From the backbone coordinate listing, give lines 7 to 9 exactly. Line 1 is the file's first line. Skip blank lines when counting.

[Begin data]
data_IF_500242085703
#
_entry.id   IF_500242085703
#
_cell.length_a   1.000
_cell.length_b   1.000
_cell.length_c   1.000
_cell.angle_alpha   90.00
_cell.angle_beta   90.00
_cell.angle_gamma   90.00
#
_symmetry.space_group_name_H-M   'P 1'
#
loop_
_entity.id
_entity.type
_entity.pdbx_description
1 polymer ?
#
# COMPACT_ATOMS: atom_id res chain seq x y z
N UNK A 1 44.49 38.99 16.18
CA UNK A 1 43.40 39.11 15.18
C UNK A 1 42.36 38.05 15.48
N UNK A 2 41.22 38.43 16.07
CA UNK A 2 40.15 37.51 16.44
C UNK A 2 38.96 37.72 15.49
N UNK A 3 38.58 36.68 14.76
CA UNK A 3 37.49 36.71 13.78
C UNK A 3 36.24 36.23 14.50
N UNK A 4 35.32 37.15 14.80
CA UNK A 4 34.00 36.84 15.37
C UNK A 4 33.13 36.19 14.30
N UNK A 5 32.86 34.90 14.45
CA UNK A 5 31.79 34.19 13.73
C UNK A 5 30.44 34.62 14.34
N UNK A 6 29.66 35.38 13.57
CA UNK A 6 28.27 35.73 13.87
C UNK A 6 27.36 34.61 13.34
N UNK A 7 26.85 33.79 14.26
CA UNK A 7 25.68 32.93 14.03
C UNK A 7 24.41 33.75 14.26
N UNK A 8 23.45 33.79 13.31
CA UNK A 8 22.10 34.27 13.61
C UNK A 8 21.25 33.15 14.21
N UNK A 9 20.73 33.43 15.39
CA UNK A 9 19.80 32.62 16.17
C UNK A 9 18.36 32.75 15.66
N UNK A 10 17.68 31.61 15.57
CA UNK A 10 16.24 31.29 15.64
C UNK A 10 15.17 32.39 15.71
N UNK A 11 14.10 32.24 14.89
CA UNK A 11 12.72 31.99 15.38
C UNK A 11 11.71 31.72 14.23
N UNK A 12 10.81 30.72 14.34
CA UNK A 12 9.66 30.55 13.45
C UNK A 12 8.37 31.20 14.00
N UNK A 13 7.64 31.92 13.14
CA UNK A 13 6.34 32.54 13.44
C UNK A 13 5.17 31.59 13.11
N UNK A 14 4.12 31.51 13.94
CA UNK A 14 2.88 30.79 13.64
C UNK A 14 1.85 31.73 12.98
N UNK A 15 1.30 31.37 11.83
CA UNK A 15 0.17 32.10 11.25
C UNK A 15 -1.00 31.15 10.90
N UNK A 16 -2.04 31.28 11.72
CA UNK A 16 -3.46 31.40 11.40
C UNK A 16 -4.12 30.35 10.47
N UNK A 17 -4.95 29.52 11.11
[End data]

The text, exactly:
_cell.length_c   1.000
_cell.angle_alpha   90.00
_cell.angle_beta   90.00